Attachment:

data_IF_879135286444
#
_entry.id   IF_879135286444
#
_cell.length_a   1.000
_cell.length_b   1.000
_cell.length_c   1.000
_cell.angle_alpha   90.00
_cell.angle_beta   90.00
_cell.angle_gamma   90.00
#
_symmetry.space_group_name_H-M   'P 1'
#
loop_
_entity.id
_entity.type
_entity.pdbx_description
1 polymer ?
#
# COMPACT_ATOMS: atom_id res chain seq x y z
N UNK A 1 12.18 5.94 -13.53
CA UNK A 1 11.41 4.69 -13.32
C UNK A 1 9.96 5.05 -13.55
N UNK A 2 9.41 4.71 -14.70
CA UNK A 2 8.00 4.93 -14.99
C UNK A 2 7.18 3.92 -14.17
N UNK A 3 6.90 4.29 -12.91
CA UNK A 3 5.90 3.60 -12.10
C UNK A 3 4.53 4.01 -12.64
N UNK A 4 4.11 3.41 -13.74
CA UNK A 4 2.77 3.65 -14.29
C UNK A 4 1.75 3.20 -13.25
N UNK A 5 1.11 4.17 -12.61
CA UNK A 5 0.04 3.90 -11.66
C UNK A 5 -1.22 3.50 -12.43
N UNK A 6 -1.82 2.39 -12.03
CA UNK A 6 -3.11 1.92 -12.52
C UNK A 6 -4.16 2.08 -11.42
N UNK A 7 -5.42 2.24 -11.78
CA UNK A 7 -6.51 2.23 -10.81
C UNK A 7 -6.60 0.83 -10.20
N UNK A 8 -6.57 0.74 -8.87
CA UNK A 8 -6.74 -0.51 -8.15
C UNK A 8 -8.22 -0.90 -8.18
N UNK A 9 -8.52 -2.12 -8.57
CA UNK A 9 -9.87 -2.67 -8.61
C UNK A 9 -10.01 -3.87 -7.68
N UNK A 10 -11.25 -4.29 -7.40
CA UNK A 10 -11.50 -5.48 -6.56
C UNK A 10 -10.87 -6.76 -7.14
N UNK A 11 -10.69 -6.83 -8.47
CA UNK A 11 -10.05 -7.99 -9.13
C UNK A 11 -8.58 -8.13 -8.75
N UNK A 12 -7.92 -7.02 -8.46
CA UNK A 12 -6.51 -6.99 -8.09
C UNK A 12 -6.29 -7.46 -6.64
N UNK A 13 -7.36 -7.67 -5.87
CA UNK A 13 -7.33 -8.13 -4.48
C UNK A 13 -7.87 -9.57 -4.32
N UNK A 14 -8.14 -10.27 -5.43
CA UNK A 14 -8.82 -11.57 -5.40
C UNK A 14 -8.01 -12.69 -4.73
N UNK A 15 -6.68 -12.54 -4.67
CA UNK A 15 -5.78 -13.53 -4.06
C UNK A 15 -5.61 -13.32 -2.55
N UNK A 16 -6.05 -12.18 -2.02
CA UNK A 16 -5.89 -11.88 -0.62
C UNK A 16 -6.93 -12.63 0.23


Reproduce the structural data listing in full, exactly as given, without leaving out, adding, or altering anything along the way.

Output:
data_IF_879135286444
#
_entry.id   IF_879135286444
#
_cell.length_a   1.000
_cell.length_b   1.000
_cell.length_c   1.000
_cell.angle_alpha   90.00
_cell.angle_beta   90.00
_cell.angle_gamma   90.00
#
_symmetry.space_group_name_H-M   'P 1'
#
loop_
_entity.id
_entity.type
_entity.pdbx_description
1 polymer ?
#
# COMPACT_ATOMS: atom_id res chain seq x y z
N UNK A 1 12.18 5.94 -13.53
CA UNK A 1 11.41 4.69 -13.32
C UNK A 1 9.96 5.05 -13.55
N UNK A 2 9.41 4.71 -14.70
CA UNK A 2 8.00 4.93 -14.99
C UNK A 2 7.18 3.92 -14.17
N UNK A 3 6.90 4.29 -12.91
CA UNK A 3 5.90 3.60 -12.10
C UNK A 3 4.53 4.01 -12.64
N UNK A 4 4.11 3.41 -13.74
CA UNK A 4 2.77 3.65 -14.29
C UNK A 4 1.75 3.20 -13.25
N UNK A 5 1.11 4.17 -12.61
CA UNK A 5 0.04 3.90 -11.66
C UNK A 5 -1.22 3.50 -12.43
N UNK A 6 -1.82 2.39 -12.03
CA UNK A 6 -3.11 1.92 -12.52
C UNK A 6 -4.16 2.08 -11.42
N UNK A 7 -5.42 2.24 -11.78
CA UNK A 7 -6.51 2.23 -10.81
C UNK A 7 -6.60 0.83 -10.20
N UNK A 8 -6.57 0.74 -8.87
CA UNK A 8 -6.74 -0.51 -8.15
C UNK A 8 -8.22 -0.90 -8.18
N UNK A 9 -8.52 -2.12 -8.57
CA UNK A 9 -9.87 -2.67 -8.61
C UNK A 9 -10.01 -3.87 -7.68
N UNK A 10 -11.25 -4.29 -7.40
CA UNK A 10 -11.50 -5.48 -6.56
C UNK A 10 -10.87 -6.76 -7.14
N UNK A 11 -10.69 -6.83 -8.47
CA UNK A 11 -10.05 -7.99 -9.13
C UNK A 11 -8.58 -8.13 -8.75
N UNK A 12 -7.92 -7.02 -8.46
CA UNK A 12 -6.51 -6.99 -8.09
C UNK A 12 -6.29 -7.46 -6.64
N UNK A 13 -7.36 -7.67 -5.87
CA UNK A 13 -7.33 -8.13 -4.48
C UNK A 13 -7.87 -9.57 -4.32
N UNK A 14 -8.14 -10.27 -5.43
CA UNK A 14 -8.82 -11.57 -5.40
C UNK A 14 -8.01 -12.69 -4.73
N UNK A 15 -6.68 -12.54 -4.67
CA UNK A 15 -5.78 -13.53 -4.06
C UNK A 15 -5.61 -13.32 -2.55
N UNK A 16 -6.05 -12.18 -2.02
CA UNK A 16 -5.89 -11.88 -0.62
C UNK A 16 -6.93 -12.63 0.23